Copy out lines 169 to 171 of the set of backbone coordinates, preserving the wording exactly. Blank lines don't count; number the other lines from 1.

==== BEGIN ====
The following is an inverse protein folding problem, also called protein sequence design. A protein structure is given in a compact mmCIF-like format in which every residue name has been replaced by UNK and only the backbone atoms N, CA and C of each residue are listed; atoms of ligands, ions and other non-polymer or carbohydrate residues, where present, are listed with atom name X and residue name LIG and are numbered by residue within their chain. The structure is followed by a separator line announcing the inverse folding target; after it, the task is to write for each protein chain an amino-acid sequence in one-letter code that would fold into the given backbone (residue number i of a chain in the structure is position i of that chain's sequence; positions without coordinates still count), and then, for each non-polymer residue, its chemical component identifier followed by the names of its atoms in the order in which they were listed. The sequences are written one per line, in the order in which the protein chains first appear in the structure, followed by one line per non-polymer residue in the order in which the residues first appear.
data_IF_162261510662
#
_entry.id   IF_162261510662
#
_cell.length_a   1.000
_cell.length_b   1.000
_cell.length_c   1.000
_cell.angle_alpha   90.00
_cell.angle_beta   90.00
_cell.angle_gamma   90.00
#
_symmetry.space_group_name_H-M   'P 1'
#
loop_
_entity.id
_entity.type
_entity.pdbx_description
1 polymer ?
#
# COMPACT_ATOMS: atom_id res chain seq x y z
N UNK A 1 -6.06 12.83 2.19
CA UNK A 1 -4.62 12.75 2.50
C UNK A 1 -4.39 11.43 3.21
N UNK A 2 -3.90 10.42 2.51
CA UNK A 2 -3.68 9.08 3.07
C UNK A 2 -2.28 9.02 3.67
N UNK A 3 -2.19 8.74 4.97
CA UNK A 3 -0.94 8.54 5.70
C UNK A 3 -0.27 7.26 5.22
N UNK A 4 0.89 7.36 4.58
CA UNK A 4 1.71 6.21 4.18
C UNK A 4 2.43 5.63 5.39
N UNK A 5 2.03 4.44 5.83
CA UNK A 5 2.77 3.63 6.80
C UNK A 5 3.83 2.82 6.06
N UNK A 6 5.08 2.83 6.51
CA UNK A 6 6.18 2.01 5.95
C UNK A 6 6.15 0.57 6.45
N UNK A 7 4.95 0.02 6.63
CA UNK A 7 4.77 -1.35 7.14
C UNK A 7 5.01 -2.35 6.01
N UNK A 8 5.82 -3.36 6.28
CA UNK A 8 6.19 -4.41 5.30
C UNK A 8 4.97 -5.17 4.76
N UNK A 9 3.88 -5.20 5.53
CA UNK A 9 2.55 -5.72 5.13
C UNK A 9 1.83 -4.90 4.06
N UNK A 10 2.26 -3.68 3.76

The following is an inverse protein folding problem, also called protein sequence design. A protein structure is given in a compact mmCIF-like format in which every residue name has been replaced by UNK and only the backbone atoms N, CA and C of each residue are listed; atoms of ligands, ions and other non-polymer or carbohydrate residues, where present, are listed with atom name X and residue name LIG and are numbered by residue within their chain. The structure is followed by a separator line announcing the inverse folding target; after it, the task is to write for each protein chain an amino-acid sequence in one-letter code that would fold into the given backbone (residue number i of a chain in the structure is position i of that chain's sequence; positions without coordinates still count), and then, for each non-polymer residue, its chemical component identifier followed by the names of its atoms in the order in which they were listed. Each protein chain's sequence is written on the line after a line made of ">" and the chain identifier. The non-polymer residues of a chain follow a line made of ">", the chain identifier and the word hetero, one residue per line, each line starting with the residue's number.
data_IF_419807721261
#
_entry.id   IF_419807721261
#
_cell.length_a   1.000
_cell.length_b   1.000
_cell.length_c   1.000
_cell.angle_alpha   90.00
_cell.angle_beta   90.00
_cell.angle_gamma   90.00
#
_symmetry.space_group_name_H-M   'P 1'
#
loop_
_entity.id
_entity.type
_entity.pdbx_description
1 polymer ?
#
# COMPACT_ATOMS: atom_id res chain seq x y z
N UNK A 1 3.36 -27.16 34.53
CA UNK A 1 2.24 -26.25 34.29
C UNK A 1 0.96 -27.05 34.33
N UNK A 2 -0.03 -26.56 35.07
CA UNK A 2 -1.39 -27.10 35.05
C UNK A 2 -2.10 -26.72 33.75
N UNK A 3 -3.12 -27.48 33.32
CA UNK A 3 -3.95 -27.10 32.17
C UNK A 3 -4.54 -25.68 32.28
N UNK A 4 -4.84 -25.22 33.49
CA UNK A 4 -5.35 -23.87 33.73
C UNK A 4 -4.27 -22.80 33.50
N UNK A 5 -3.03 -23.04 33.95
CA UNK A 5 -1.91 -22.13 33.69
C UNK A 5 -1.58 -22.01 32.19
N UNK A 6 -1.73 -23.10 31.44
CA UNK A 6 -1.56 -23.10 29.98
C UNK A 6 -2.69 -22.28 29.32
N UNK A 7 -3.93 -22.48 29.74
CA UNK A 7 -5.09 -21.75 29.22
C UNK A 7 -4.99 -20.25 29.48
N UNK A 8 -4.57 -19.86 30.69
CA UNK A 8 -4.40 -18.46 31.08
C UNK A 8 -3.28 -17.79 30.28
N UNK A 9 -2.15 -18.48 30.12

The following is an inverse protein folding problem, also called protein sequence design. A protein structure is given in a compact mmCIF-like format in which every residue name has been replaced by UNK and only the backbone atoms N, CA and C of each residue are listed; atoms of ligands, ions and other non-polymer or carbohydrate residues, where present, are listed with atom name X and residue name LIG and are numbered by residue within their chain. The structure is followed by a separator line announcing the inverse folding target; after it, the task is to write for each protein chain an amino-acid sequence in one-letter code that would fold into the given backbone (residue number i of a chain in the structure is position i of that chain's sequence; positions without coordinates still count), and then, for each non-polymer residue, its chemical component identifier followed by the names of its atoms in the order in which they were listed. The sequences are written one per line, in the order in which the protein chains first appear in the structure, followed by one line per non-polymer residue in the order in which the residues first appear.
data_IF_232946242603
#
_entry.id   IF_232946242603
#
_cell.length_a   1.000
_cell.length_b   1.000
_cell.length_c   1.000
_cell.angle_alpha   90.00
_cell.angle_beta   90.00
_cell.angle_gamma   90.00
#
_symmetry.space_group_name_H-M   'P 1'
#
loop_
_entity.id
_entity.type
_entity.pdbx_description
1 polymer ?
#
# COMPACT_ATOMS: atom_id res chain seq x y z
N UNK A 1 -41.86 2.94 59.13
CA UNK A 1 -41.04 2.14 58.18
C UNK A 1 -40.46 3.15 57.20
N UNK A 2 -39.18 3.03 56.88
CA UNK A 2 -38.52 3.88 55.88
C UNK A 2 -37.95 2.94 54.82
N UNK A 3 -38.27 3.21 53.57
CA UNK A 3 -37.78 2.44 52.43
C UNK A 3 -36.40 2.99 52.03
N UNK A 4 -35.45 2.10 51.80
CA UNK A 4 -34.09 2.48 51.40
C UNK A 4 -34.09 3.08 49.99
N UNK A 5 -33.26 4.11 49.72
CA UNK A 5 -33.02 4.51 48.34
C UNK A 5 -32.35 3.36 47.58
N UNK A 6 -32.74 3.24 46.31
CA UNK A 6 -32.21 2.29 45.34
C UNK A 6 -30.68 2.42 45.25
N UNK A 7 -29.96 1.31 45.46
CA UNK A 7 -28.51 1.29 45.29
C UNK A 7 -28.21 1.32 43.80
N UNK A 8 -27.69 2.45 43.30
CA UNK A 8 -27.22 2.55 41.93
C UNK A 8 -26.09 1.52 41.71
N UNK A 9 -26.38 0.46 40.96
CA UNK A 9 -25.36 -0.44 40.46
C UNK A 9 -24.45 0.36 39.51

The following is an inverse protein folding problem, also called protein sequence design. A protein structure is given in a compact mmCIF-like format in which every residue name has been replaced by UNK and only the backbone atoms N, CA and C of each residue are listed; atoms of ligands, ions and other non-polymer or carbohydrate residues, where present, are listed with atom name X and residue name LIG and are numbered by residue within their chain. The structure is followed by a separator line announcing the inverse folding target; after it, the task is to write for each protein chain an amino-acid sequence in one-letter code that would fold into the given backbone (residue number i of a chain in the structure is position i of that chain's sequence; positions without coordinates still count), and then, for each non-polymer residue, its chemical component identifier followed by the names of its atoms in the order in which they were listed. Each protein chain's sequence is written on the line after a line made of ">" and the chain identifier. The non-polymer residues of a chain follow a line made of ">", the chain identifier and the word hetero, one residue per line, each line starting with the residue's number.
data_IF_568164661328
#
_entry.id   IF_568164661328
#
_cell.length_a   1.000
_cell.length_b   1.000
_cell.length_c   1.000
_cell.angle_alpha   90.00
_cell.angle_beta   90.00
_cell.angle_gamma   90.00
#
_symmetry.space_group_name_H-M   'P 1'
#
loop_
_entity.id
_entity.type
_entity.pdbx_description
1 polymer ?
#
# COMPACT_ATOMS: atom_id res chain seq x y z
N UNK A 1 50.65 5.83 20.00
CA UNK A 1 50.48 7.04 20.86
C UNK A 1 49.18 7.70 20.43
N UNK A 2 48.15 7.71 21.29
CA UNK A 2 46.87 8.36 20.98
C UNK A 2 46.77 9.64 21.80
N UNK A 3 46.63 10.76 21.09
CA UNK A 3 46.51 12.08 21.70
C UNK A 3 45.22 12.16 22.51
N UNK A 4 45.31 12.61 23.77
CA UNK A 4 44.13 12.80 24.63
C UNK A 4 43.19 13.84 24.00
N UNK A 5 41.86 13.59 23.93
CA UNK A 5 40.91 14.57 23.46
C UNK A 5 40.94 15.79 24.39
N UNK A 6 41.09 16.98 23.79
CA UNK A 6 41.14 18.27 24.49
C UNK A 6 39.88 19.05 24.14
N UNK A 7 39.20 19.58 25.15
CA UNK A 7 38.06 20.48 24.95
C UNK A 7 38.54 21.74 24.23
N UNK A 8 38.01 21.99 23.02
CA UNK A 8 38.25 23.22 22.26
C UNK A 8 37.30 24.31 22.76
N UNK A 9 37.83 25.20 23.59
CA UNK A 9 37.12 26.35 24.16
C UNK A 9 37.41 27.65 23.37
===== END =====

CA UNK A 2 46.87 8.36 20.98
C UNK A 2 46.77 9.64 21.80
N UNK A 3 46.63 10.76 21.09